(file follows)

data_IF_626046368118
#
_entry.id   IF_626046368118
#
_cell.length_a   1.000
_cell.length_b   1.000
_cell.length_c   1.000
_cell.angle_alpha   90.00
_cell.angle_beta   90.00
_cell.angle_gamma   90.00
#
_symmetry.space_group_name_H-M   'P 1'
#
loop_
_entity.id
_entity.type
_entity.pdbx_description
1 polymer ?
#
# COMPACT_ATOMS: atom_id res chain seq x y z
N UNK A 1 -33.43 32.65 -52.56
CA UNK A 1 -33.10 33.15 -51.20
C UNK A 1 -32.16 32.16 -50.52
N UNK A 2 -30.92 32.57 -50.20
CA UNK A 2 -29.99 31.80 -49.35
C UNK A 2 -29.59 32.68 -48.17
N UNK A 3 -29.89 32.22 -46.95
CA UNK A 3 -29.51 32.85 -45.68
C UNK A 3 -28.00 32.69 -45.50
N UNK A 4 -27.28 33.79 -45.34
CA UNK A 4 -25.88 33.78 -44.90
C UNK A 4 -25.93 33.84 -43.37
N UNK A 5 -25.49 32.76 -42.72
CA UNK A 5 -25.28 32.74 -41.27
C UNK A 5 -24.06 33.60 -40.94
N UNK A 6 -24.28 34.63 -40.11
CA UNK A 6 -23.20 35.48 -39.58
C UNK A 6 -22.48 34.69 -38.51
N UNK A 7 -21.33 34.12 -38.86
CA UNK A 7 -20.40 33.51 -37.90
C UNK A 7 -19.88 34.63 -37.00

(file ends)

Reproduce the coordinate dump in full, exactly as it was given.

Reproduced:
data_IF_626046368118
#
_entry.id   IF_626046368118
#
_cell.length_a   1.000
_cell.length_b   1.000
_cell.length_c   1.000
_cell.angle_alpha   90.00
_cell.angle_beta   90.00
_cell.angle_gamma   90.00
#
_symmetry.space_group_name_H-M   'P 1'
#
loop_
_entity.id
_entity.type
_entity.pdbx_description
1 polymer ?
#
# COMPACT_ATOMS: atom_id res chain seq x y z
N UNK A 1 -33.43 32.65 -52.56
CA UNK A 1 -33.10 33.15 -51.20
C UNK A 1 -32.16 32.16 -50.52
N UNK A 2 -30.92 32.57 -50.20
CA UNK A 2 -29.99 31.80 -49.35
C UNK A 2 -29.59 32.68 -48.17
N UNK A 3 -29.89 32.22 -46.95
CA UNK A 3 -29.51 32.85 -45.68
C UNK A 3 -28.00 32.69 -45.50
N UNK A 4 -27.28 33.79 -45.34
CA UNK A 4 -25.88 33.78 -44.90
C UNK A 4 -25.93 33.84 -43.37
N UNK A 5 -25.49 32.76 -42.72
CA UNK A 5 -25.28 32.74 -41.27
C UNK A 5 -24.06 33.60 -40.94
N UNK A 6 -24.28 34.63 -40.11
CA UNK A 6 -23.20 35.48 -39.58
C UNK A 6 -22.48 34.69 -38.51
N UNK A 7 -21.33 34.12 -38.86
CA UNK A 7 -20.40 33.51 -37.90
C UNK A 7 -19.88 34.63 -37.00